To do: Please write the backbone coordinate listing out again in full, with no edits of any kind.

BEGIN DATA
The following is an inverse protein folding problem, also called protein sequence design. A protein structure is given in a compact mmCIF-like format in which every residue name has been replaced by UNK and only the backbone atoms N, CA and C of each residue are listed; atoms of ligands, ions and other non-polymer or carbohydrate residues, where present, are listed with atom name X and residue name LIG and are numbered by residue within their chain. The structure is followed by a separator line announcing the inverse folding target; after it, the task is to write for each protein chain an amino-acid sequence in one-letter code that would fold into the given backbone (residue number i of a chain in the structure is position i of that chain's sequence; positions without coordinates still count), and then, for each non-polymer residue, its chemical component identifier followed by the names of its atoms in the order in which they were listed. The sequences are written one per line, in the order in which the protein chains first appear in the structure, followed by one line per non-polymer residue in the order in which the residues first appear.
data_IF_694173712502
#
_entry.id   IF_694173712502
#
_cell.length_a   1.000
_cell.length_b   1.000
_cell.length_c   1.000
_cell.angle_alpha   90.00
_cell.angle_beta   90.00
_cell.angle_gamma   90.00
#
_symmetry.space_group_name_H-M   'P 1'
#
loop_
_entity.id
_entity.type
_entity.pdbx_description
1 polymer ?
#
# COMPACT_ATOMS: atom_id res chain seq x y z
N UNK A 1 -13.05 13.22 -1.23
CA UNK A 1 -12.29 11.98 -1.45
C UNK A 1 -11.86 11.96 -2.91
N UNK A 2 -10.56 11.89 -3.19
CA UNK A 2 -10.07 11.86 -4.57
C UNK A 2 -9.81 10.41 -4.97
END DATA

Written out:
The following is an inverse protein folding problem, also called protein sequence design. A protein structure is given in a compact mmCIF-like format in which every residue name has been replaced by UNK and only the backbone atoms N, CA and C of each residue are listed; atoms of ligands, ions and other non-polymer or carbohydrate residues, where present, are listed with atom name X and residue name LIG and are numbered by residue within their chain. The structure is followed by a separator line announcing the inverse folding target; after it, the task is to write for each protein chain an amino-acid sequence in one-letter code that would fold into the given backbone (residue number i of a chain in the structure is position i of that chain's sequence; positions without coordinates still count), and then, for each non-polymer residue, its chemical component identifier followed by the names of its atoms in the order in which they were listed. The sequences are written one per line, in the order in which the protein chains first appear in the structure, followed by one line per non-polymer residue in the order in which the residues first appear.
data_IF_694173712502
#
_entry.id   IF_694173712502
#
_cell.length_a   1.000
_cell.length_b   1.000
_cell.length_c   1.000
_cell.angle_alpha   90.00
_cell.angle_beta   90.00
_cell.angle_gamma   90.00
#
_symmetry.space_group_name_H-M   'P 1'
#
loop_
_entity.id
_entity.type
_entity.pdbx_description
1 polymer ?
#
# COMPACT_ATOMS: atom_id res chain seq x y z
N UNK A 1 -13.05 13.22 -1.23
CA UNK A 1 -12.29 11.98 -1.45
C UNK A 1 -11.86 11.96 -2.91
N UNK A 2 -10.56 11.89 -3.19
CA UNK A 2 -10.07 11.86 -4.57
C UNK A 2 -9.81 10.41 -4.97